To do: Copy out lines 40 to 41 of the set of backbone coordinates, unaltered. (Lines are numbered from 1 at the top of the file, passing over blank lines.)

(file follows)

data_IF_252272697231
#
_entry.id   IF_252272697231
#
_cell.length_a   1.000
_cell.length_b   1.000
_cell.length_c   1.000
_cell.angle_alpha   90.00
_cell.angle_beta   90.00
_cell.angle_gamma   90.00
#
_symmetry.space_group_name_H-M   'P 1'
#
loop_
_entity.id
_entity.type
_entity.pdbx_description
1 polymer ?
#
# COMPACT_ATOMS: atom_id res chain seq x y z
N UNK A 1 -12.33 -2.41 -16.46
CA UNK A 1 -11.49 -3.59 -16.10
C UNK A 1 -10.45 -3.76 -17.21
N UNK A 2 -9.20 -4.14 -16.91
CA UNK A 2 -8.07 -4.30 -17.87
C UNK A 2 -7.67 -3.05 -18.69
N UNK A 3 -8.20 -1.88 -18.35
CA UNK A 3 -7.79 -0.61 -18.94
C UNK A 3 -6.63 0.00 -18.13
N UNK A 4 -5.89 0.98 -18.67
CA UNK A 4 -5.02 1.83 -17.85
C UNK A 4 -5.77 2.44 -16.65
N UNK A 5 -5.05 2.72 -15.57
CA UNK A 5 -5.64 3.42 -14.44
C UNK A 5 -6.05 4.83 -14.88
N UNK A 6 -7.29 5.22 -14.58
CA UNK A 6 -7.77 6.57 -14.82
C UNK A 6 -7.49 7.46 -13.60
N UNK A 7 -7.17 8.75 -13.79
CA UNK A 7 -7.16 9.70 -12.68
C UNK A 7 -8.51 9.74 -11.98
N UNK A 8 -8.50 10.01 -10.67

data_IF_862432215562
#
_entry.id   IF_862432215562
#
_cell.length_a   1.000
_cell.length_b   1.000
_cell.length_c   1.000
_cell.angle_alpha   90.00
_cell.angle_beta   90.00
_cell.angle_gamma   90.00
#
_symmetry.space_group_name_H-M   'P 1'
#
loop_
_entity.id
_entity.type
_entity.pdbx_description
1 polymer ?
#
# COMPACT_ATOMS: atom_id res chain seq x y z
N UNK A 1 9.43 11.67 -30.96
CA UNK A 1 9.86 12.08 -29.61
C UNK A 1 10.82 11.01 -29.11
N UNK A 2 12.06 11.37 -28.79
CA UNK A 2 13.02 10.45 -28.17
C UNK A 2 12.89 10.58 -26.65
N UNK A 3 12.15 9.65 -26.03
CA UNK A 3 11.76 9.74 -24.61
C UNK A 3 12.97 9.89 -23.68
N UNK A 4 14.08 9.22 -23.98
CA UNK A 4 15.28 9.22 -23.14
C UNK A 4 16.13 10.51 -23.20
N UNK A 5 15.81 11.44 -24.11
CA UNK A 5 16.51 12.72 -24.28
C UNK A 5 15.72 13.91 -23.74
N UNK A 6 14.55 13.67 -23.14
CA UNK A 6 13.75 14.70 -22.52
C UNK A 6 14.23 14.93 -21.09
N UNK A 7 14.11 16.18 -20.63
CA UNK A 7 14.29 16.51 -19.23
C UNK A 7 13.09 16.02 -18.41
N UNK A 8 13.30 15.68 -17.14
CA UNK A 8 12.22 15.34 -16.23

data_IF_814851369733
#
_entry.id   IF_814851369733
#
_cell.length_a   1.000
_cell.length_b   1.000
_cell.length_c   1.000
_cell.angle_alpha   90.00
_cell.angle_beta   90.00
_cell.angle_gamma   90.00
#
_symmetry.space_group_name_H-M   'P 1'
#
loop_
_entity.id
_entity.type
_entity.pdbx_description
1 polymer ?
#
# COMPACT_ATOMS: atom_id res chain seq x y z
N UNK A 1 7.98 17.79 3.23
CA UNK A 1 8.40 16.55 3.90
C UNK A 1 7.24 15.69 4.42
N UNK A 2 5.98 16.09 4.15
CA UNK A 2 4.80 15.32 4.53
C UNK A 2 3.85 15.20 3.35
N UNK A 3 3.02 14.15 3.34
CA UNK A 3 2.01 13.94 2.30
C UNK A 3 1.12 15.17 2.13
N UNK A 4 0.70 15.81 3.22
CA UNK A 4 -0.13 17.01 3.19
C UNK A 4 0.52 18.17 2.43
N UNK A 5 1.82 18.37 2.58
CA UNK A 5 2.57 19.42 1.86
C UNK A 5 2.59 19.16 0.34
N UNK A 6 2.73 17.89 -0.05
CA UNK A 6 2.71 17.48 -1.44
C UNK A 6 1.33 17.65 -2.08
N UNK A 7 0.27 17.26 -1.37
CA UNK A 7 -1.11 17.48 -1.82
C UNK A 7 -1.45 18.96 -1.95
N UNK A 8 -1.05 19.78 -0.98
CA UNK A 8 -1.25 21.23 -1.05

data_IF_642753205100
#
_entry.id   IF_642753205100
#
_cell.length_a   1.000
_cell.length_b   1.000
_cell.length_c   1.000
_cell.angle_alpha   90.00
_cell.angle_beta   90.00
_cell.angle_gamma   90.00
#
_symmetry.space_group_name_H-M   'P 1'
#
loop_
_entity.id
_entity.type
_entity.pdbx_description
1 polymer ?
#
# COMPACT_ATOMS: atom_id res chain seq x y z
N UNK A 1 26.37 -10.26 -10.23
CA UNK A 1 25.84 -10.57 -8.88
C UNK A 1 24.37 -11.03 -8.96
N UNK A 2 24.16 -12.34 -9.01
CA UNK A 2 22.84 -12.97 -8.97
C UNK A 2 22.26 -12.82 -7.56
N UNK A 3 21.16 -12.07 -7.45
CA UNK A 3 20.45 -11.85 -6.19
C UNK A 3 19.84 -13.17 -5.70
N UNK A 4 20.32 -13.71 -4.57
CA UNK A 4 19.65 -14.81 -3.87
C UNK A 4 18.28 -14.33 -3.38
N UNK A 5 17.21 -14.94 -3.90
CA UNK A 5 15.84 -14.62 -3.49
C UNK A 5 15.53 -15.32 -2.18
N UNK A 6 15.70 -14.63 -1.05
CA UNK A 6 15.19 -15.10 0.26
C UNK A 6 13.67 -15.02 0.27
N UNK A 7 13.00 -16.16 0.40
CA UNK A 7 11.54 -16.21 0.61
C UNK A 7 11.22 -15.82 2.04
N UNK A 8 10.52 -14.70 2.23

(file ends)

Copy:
CA UNK A 7 -7.16 9.70 -12.68
C UNK A 7 -8.51 9.74 -11.98